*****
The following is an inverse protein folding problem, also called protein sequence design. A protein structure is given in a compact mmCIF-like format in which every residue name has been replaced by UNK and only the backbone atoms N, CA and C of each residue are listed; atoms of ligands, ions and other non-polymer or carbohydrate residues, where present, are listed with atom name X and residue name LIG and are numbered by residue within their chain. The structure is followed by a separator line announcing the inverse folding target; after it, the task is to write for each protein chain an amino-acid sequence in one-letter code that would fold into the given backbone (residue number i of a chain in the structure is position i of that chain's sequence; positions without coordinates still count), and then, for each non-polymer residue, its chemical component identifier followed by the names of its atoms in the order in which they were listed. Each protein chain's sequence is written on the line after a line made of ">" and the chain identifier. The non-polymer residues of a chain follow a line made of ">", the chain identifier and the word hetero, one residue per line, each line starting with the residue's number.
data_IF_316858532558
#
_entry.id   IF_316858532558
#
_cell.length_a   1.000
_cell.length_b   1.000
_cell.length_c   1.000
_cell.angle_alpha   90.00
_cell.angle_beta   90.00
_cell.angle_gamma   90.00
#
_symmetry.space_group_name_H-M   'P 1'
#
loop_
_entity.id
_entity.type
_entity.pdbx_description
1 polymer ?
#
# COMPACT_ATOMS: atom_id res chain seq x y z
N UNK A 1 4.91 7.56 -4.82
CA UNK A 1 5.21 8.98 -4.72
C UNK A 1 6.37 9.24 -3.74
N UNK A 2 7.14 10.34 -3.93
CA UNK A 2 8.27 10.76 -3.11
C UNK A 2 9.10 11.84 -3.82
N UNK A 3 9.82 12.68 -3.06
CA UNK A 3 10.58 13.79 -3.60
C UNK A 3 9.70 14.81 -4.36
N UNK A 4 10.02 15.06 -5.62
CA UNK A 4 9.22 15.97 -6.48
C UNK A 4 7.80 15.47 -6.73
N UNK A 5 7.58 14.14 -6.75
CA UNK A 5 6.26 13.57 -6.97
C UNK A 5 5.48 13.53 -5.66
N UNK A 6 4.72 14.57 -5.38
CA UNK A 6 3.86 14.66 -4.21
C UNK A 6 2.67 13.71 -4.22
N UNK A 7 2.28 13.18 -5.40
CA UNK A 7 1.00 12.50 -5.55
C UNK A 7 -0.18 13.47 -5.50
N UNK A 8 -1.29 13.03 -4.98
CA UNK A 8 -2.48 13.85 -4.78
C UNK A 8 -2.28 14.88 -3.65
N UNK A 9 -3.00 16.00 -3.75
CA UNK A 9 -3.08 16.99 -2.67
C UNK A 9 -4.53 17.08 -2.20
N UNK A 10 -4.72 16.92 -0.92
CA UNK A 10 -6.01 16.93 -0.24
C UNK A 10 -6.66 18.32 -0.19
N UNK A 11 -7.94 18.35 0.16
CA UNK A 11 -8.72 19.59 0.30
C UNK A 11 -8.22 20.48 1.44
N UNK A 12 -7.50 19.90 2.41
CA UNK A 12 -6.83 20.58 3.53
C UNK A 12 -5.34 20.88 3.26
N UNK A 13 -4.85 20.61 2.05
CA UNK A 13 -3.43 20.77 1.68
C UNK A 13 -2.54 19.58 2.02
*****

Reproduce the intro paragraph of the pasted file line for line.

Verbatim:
The following is an inverse protein folding problem, also called protein sequence design. A protein structure is given in a compact mmCIF-like format in which every residue name has been replaced by UNK and only the backbone atoms N, CA and C of each residue are listed; atoms of ligands, ions and other non-polymer or carbohydrate residues, where present, are listed with atom name X and residue name LIG and are numbered by residue within their chain. The structure is followed by a separator line announcing the inverse folding target; after it, the task is to write for each protein chain an amino-acid sequence in one-letter code that would fold into the given backbone (residue number i of a chain in the structure is position i of that chain's sequence; positions without coordinates still count), and then, for each non-polymer residue, its chemical component identifier followed by the names of its atoms in the order in which they were listed. Each protein chain's sequence is written on the line after a line made of ">" and the chain identifier. The non-polymer residues of a chain follow a line made of ">", the chain identifier and the word hetero, one residue per line, each line starting with the residue's number.